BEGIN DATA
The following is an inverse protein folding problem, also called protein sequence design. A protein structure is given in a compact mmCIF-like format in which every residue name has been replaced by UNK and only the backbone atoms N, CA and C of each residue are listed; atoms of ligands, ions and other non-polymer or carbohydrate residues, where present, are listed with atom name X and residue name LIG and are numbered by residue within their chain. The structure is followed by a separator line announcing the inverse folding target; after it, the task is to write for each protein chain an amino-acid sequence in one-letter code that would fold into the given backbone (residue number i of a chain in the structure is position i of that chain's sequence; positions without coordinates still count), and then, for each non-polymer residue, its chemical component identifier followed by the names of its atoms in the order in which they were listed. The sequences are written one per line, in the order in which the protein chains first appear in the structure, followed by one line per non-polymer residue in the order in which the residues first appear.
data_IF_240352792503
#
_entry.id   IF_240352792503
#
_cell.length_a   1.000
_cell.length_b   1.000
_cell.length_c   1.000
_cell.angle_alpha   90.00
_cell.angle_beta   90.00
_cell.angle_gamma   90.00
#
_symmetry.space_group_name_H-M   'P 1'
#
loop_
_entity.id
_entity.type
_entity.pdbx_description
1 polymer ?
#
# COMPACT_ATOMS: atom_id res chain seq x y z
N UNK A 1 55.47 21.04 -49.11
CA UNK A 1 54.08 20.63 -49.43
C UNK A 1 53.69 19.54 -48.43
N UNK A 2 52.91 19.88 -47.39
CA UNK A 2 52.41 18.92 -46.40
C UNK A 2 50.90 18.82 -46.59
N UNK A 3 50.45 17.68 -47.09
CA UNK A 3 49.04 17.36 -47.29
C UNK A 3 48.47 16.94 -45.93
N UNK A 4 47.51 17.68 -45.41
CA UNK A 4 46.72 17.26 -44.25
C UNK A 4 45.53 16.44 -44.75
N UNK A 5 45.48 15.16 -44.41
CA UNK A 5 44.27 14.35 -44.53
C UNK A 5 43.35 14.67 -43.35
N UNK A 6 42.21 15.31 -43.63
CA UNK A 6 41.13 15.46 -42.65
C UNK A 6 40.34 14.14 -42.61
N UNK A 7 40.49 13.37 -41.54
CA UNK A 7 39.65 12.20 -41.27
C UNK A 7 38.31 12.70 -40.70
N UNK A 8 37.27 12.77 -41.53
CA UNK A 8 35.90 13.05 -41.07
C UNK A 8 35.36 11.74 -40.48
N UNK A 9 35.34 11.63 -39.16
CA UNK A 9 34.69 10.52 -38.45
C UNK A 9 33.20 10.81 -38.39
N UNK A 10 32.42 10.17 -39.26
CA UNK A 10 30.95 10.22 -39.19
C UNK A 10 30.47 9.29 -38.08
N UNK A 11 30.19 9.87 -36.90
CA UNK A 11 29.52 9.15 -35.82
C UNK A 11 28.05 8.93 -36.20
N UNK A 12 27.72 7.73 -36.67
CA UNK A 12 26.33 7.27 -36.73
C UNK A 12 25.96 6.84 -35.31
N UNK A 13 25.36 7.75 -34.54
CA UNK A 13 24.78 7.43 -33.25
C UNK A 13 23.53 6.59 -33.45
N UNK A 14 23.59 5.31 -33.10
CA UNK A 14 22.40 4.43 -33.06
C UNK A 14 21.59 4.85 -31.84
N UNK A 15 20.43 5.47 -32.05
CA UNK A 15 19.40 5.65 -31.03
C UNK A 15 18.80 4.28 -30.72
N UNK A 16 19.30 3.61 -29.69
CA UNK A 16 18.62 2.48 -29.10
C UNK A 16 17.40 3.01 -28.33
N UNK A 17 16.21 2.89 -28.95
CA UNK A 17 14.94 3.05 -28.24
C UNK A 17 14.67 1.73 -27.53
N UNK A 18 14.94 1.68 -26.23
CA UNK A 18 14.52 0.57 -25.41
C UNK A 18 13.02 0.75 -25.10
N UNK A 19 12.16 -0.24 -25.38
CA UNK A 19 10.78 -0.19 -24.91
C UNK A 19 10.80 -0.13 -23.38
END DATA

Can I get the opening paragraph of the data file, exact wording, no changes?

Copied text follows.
The following is an inverse protein folding problem, also called protein sequence design. A protein structure is given in a compact mmCIF-like format in which every residue name has been replaced by UNK and only the backbone atoms N, CA and C of each residue are listed; atoms of ligands, ions and other non-polymer or carbohydrate residues, where present, are listed with atom name X and residue name LIG and are numbered by residue within their chain. The structure is followed by a separator line announcing the inverse folding target; after it, the task is to write for each protein chain an amino-acid sequence in one-letter code that would fold into the given backbone (residue number i of a chain in the structure is position i of that chain's sequence; positions without coordinates still count), and then, for each non-polymer residue, its chemical component identifier followed by the names of its atoms in the order in which they were listed. The sequences are written one per line, in the order in which the protein chains first appear in the structure, followed by one line per non-polymer residue in the order in which the residues first appear.